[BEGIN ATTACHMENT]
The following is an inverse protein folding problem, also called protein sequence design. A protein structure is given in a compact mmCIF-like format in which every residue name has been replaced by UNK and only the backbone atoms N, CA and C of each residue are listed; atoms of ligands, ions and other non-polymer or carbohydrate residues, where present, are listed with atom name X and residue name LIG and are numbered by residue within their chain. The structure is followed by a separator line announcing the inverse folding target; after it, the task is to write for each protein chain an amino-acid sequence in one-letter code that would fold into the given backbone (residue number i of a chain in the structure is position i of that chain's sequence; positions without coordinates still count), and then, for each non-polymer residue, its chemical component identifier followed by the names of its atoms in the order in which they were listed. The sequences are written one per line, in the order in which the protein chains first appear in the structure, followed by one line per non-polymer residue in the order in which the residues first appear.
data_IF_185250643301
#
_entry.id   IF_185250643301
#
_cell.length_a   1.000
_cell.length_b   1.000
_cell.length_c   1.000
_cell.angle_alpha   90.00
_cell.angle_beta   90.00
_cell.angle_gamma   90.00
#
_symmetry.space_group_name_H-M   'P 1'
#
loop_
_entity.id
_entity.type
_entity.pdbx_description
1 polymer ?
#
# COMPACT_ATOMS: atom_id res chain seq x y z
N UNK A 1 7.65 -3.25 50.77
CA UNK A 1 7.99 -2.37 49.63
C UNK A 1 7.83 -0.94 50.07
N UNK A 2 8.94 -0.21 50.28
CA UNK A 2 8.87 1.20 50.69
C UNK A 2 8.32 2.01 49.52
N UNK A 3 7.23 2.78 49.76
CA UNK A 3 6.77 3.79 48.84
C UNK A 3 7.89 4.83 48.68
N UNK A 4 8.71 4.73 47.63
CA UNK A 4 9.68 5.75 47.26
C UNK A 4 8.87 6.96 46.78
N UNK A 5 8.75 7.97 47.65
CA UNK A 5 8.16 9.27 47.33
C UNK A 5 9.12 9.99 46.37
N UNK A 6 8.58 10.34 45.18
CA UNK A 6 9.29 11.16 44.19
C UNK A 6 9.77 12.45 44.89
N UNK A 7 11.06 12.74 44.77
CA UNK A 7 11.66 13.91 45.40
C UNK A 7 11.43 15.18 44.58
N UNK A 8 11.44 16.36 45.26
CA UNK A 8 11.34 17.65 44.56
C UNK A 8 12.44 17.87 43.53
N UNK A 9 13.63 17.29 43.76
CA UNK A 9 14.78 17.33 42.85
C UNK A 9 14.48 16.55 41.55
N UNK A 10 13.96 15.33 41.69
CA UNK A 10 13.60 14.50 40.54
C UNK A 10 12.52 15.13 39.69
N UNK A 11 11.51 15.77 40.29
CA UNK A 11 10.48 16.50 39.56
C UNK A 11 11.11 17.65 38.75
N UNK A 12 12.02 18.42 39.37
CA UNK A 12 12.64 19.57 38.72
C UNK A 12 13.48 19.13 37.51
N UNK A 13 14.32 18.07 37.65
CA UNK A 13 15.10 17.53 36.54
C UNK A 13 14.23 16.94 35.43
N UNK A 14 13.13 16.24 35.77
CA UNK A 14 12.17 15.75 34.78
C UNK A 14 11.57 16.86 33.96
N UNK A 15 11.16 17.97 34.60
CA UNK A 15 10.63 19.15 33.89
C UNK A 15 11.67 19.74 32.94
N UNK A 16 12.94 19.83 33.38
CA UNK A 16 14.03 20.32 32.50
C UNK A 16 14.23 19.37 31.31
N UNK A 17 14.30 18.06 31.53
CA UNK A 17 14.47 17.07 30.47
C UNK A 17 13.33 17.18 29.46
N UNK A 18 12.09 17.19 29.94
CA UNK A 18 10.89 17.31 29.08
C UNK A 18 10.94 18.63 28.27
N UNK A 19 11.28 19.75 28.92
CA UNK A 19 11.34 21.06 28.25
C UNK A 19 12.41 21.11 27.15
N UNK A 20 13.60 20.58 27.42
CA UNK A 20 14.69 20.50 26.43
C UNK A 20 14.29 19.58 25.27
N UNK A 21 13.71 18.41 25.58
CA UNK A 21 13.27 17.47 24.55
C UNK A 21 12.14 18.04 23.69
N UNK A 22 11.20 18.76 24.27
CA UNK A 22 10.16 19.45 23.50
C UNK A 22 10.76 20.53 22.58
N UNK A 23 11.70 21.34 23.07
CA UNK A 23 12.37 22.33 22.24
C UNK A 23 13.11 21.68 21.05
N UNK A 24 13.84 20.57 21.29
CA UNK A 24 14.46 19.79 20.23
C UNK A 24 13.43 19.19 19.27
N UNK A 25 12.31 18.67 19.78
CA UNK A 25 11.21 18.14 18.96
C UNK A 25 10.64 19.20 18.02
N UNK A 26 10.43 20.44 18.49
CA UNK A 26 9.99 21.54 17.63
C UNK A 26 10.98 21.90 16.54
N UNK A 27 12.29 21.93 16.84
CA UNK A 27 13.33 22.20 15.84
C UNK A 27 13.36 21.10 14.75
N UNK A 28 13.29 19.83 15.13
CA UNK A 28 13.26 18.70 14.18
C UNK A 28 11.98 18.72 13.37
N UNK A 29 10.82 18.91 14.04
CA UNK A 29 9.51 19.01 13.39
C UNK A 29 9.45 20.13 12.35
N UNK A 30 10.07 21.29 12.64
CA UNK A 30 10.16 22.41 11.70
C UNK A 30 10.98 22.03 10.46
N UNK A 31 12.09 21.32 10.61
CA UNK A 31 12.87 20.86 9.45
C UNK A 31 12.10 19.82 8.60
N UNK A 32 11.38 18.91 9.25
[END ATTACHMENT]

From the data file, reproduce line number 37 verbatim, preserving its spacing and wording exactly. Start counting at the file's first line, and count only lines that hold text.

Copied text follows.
N UNK A 6 8.58 10.34 45.18